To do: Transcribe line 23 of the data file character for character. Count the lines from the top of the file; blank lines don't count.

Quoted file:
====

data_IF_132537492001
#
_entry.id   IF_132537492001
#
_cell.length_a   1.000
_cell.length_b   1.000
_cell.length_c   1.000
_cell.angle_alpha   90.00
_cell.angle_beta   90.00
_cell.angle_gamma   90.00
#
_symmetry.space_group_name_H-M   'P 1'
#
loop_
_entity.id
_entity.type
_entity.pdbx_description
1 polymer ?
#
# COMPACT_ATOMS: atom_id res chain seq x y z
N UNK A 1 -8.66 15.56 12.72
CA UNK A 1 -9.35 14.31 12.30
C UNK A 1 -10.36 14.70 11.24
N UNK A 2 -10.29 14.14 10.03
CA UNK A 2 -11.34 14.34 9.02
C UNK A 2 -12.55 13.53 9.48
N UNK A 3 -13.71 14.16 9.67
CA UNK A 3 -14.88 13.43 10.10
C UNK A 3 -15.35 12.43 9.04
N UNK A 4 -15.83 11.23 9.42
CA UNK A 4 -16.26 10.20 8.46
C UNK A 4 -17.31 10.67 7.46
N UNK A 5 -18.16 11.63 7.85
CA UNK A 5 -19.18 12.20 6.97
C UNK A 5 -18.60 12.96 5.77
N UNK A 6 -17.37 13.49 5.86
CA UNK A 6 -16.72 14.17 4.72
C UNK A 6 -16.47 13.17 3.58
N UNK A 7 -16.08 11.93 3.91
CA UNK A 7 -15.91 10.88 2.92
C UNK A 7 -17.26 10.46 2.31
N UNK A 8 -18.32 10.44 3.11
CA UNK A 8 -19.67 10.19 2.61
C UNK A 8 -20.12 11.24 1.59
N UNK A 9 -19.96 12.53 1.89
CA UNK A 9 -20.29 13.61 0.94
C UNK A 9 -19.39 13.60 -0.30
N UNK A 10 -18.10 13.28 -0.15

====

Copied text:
C UNK A 1 -10.36 14.70 11.24